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Conversations II Recordings // Seán Doherty's Dreams

Didn't get to our Conversations II concert with New Dublin Voices on July 12th?

No fear! We have recordings of all the premieres of the night.


Composer Seán Doherty's new piece Dreams was on the programme.

Hooding a sacred rose under the ice cap of the world — Dreams will
to light.

– Lola Ridge (1873–1941)

Ridge was an early Modernist, political radical, and ardent feminist. She was born in Dublin, and grew up in Australia and New Zealand, before moving to San Francisco in 1907. Ridge published fve books of poetry, all of which were inspired by the urban landscape of her adoptive city of New York. This piece seeks to reclaim the vocal technique of ululation, pervasive in Middle Eastern culture as a signal celebration or lament, from its connotation in Western culture as a sinister war cry. The sentiment of Ridge’s poem speaks directly to the people of the Arab Spring, and their dreams for democracy and human rights — dreams that will not be cowed by censorship, oppression, or state-sponsored massacres.
— Seán Doherty 2014

Like what you hear and interested in getting in touch with Seán? Message him below.

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New Members

We're delighted to announce the following new members to the Irish Composers' Collective:

Aodhagan O'Flaherty
Adam McCartney
Aran O'Grady
Barry O'Halpin
Breffni O'Byrne
Chris M Pearson
Gemma Doherty
Kim V Porcelli
Luke Duffy
Siobhra Quinlan
Tom Lane

Interested in joining?
Read more about how to become a member here.

 

Conversations Blog #4: Daniel McDermott

Interview with Daniel McDermott

Trinity College Dublin 27/06/2014

Daniel McDermott
Daniel McDermott

Tell us a bit about yourself and the piece you've written for New Dublin Voices...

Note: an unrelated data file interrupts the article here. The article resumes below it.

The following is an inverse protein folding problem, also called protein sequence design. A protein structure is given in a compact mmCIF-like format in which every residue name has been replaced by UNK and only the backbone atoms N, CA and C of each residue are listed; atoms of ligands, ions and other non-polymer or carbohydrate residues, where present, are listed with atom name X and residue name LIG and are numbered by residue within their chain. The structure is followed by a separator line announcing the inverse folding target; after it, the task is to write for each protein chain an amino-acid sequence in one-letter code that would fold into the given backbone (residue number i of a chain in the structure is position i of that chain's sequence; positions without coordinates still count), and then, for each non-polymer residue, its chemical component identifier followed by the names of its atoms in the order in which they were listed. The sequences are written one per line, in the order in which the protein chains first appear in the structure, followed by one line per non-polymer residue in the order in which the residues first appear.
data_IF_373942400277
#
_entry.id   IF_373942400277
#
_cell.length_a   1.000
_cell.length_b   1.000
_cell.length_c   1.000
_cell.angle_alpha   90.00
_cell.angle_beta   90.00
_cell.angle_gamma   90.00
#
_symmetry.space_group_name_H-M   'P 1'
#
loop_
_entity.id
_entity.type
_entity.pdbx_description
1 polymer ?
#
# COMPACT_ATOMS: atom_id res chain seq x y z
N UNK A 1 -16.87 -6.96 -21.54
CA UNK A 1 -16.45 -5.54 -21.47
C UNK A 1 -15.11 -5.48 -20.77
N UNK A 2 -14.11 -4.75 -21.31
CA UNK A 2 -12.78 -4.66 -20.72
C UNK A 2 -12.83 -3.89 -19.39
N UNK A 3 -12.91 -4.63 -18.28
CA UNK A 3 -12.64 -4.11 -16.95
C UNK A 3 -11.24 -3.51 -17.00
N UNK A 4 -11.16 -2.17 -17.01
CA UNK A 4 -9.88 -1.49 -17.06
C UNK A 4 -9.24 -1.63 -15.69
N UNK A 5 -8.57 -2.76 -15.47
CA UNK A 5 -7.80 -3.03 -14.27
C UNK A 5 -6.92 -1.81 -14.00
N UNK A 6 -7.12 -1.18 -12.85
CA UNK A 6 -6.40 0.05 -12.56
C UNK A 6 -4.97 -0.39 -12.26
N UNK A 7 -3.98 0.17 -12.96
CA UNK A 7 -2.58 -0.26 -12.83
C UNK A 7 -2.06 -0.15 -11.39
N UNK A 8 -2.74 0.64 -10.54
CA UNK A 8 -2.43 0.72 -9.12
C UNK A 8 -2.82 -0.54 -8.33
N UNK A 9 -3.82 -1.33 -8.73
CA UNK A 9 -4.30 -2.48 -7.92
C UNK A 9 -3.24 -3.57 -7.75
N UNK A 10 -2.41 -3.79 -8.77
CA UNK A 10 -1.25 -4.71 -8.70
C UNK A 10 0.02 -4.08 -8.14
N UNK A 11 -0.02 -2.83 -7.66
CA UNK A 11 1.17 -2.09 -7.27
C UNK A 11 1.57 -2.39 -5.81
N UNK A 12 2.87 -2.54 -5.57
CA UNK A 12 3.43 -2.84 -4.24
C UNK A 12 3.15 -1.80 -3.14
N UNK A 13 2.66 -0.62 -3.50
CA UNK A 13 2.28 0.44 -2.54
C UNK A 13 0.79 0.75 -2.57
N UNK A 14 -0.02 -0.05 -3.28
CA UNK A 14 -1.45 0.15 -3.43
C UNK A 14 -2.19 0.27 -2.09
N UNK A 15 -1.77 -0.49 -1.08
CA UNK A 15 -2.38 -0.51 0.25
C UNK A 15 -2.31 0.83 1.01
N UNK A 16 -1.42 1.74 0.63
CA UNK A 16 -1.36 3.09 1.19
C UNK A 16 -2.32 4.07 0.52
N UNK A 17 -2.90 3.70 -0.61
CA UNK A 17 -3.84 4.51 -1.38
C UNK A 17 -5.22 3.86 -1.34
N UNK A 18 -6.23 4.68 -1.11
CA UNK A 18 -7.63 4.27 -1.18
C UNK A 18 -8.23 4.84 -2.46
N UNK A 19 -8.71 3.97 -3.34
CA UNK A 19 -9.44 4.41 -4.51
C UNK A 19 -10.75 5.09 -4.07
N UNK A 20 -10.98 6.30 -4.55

Hi my name is Daniel McDermott and I'm a composer and producer. I predominantly work with electronica and modern classical music. The piece that I've written for New Dublin Voice is called Obsessive Choral Disorder, OCD, and it's based on that actual obsessive compulsive disorder. I took a number of concepts or words that are associated with the actual disorder like an obsession with time and an obsession with numbers It is quite rhythmic, repetitive and quite fast, and you'll hear a lot of the time during the actual piece things like 'tick tick', 'check check' and the repetition of numbers. That was my approach to writing with the choir, so it is almost in a minimal fashion, and it's extremely rhythmic.

Have you written for a choir before?

I've had no past experience from writing with choirs and it was interesting working with New Dublin Voices to actually hear some of the techniques that they could do.

Are you currently influenced by specific contemporary artists?

I do tend to be heavily influenced by minimalists, also Frederic Rzewski, and the Irish guys, I love Donacha Dennehy's stuff and I'd also be into Bang On A Can, Michael Gordon and David Lang.

I tend to approach a lot of classical music with quite strong rhythms, strong beats, influenced by the likes of Bang On A Can and Crash Ensemble.

Where does this piece sit in your repertoire?

I don't know, because it's my first piece to write for voice, I would certainly take parts of it and I think I would revise parts of it to form a bigger piece.

How do you treat the relationship between composer and performer? Is there a dialogue back and forth?

I would certainly like more of that in actual performances because I find that often what you hear back on your computer is completely different from what you hear in a live setting. Sometimes it can be a shock to the system in terms of the parts that you think are strong that end up being weaker. I think dialogue is really important and I also think that it works to the benefit of both the performer and the composer. In my piece for NDV, I had a tempo marking that was far too slow and when we did it first in the rehearsal I couldn't actually believe how much it was dragging the rhythm. In the next rehearsal with them we bumped the tempo up by about 30bpm and it resulted in a much stronger performance of the piece.

How do you feel working with NDV has influenced your approach to working for voice again and how does the experience of writing this piece make you think about vocal writing having not necessarily done it before?